What’s Good for the Goose is Good for the Gosling; Rarely

wrong Gosling...

“the Man that will make such an execrable Pun as that in my Company, will pick my Pocket”
–John Dennis according to an epistle written by Benjamin Victor in 1722

2 a.m. came with the caterwauling of two geese. I’m guessing the noise was a result of a fight they were having with a Bremerton raccoon. The prize for said was their eggs. I’m certain they lost, the geese. This is the nature of a Bremerton raccoon, they are not long on loss. They fight pit-bulls and Rottweilers for trash-can scrap lunch, in fenced yards, like a backyard cage-match. And they win. And this morning, a Sunday morning, we are deep into spring. Being on the business-end of Memorial Day weekend, I imagine that this time of year marks the salad days for the Bremerton raccoon.

Brief Aside: I’m not comfortable with the spelling of the word: raccoon. And I have no idea how to spell: brief, without the crutch of spell-check. I didn’t realize this until the raccoon became an integral character in this story. I am 43 fucking years old. My Vest Pocket Dictionary, prepared by the folks at Webster, is of little help. It does contain the word: rabid which is not ironic but it does strike me as counter-intuitive for reasons of comedy. Brief-adjacent, let’s move on.

The caterwauling was desperate but also a bit resolved to the idea that the geese were on the losing end of a battle for the survival of their line. They only get one shot a year. And they generally nest in the same spot every year. They’re territorial that way. And the blackberry bushes along the shore of The Port Washington Narrows are not easily protected from hungry raccoons. The geese lose this fight more often than not.

Maybe these are all clues to the ignorance of anthropomorphizing the geese and their actions, or lack thereof. But it must feel terrible to be so helpless in protecting one’s young. I would be terrified.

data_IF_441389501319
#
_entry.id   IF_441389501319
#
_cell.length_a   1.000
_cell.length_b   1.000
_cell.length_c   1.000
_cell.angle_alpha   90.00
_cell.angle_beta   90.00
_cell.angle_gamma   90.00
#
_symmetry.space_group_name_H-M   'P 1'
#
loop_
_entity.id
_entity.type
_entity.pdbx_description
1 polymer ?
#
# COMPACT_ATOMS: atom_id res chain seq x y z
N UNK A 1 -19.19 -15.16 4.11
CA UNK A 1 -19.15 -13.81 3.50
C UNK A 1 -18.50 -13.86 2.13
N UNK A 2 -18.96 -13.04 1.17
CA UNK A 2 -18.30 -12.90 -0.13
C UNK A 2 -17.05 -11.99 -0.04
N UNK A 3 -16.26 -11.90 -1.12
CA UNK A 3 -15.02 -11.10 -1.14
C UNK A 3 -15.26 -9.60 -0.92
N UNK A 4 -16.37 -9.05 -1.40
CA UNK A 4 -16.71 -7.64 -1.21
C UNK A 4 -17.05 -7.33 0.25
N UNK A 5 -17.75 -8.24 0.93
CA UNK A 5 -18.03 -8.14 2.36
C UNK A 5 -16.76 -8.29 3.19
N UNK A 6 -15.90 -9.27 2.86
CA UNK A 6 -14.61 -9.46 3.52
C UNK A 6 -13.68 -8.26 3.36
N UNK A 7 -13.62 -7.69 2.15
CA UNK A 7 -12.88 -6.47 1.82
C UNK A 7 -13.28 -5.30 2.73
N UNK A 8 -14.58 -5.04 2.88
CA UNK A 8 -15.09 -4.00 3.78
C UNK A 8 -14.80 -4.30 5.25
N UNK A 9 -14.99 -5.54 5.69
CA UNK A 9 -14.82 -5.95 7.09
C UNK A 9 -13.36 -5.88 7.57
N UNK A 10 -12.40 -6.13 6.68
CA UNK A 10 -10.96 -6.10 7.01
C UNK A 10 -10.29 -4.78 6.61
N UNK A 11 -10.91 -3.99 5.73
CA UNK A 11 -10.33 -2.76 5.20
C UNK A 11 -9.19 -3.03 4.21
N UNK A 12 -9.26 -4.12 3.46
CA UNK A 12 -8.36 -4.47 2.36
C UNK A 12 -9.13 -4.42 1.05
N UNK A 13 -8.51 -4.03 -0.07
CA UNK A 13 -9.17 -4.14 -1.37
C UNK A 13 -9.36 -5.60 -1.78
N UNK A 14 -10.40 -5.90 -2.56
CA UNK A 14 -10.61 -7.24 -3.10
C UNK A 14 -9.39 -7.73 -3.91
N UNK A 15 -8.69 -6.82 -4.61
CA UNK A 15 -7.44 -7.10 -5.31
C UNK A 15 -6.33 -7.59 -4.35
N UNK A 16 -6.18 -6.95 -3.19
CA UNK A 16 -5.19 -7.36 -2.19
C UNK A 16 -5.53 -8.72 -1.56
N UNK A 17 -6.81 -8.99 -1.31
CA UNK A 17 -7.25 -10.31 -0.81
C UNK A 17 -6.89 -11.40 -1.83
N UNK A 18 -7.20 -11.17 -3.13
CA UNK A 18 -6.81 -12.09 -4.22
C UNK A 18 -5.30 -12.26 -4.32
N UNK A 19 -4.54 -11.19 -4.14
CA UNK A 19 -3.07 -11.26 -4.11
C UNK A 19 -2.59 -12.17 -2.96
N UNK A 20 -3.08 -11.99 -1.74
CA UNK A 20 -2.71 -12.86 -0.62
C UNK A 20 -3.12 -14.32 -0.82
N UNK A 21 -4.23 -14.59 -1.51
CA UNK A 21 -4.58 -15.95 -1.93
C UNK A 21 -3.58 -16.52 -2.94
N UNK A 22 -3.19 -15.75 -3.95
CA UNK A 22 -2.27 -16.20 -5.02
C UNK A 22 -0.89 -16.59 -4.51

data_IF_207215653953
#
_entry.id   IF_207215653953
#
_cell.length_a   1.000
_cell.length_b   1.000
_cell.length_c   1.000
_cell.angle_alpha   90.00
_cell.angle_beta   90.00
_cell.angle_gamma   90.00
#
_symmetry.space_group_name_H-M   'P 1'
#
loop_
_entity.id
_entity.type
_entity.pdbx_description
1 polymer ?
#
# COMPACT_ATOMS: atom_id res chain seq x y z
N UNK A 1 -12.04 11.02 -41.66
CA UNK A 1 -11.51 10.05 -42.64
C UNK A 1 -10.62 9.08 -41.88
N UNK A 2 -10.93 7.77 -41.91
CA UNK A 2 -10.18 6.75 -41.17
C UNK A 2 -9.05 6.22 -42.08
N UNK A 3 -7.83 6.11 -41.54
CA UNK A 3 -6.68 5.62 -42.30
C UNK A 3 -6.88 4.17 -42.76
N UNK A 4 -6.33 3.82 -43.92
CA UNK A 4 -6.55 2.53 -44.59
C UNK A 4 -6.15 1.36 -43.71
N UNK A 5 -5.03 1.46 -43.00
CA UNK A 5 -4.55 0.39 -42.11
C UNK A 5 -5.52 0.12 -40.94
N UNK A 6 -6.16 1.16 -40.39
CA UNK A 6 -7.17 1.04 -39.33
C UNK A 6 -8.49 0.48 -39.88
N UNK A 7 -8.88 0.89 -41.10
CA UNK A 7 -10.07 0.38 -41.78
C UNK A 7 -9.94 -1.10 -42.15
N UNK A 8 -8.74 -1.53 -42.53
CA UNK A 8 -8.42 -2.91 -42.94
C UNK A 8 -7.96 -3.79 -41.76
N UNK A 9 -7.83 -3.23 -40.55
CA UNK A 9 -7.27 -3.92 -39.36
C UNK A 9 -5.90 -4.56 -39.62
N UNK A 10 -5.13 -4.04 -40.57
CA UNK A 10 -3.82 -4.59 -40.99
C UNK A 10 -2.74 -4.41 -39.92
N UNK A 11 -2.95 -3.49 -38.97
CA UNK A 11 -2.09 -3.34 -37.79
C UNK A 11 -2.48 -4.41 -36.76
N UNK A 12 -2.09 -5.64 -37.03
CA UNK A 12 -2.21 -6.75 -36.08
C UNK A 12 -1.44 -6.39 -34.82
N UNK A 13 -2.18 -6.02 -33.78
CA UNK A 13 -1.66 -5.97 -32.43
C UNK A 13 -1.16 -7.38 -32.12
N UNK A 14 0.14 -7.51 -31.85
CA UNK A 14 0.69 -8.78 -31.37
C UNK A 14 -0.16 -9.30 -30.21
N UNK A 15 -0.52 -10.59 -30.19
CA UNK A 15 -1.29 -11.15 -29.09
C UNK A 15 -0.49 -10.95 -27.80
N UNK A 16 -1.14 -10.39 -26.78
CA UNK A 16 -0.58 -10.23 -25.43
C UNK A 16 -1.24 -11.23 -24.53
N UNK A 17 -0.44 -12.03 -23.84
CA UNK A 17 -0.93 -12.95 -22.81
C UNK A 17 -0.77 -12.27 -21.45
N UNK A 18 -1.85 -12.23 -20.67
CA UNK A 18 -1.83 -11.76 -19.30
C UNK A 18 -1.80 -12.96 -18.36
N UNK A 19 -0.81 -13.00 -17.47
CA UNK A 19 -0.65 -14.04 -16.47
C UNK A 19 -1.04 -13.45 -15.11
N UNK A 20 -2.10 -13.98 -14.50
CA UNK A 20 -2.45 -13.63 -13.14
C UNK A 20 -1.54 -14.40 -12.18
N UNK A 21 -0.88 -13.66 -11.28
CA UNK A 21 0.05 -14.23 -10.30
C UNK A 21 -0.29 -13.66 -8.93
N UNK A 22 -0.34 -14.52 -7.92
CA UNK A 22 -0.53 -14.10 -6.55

And isn’t all great parenting predicated, nay, motivated by fear? No? Okay…

When I was young, I can’t pinpoint the age exactly, but I remember the place, I was abused by a caretaker. Using the term caretaker in this context is both ironic and counter-intuitive. I’m aware.

Aside: I’ve tried to write about this abuse before. Several times. This is the point where I always lock up. I have countless unfinished drafts of this story. They all conclude with the previous paragraph…

…26 minutes pass as I watch the cursor blink at me disapprovingly…my stomach hurts.

The abuse wasn’t at the hands of my parents nor were they to blame. But when the events came to light and the dust had settled, it felt like I was being blamed. If not blamed per-se, I was never assured by my folks that it was not my fault. My entire life I’ve owned a portion of the responsibility for that violation. I still hoard some of it…jealously…

But this morning, in the cries of two roughly evolved dinosaurs, I heard the fear of my parents. The fear that I possess as a parent. The anxiety that these things happen, that some things can only be prevented in hind-sight with a DeLorean. I heard the cries of generations as they digest the horror that some predators cannot be stopped, that some bells cannot be unrung, and some eggs cannot be uncracked. Indeed, in a cruel world where: “you have to break a few eggs to make an omelet” is a platitude, the cries of the geese were probably an annoyance to my neighbors as they were trying to convalesce from drinking heroic amounts of alcohol in celebration of remembering. But for me it was a moment of Zen. I was also recovering. My convalescing is quicker as I drink like a hero every day. A simple hangover was no match for my instant of clarity.

I am not protecting my kids reliably…

That was 2 a.m., it is now 5a.m. and the sun is up in earnest and people are moving. And I am tired. The kind of tired that sleep is powerless to remedy. I’m tired of struggle of survival of caretakers and geese and raccoons and eggs and omelets and kids and parents and cruelty and platitude. My fear is that rest is countless miles from where I sit. Miles not counted by my own weariness but by the blood and sweat that life requires of me, of us all. We got quotas to fill, kid…

But: for now…I’ll try…

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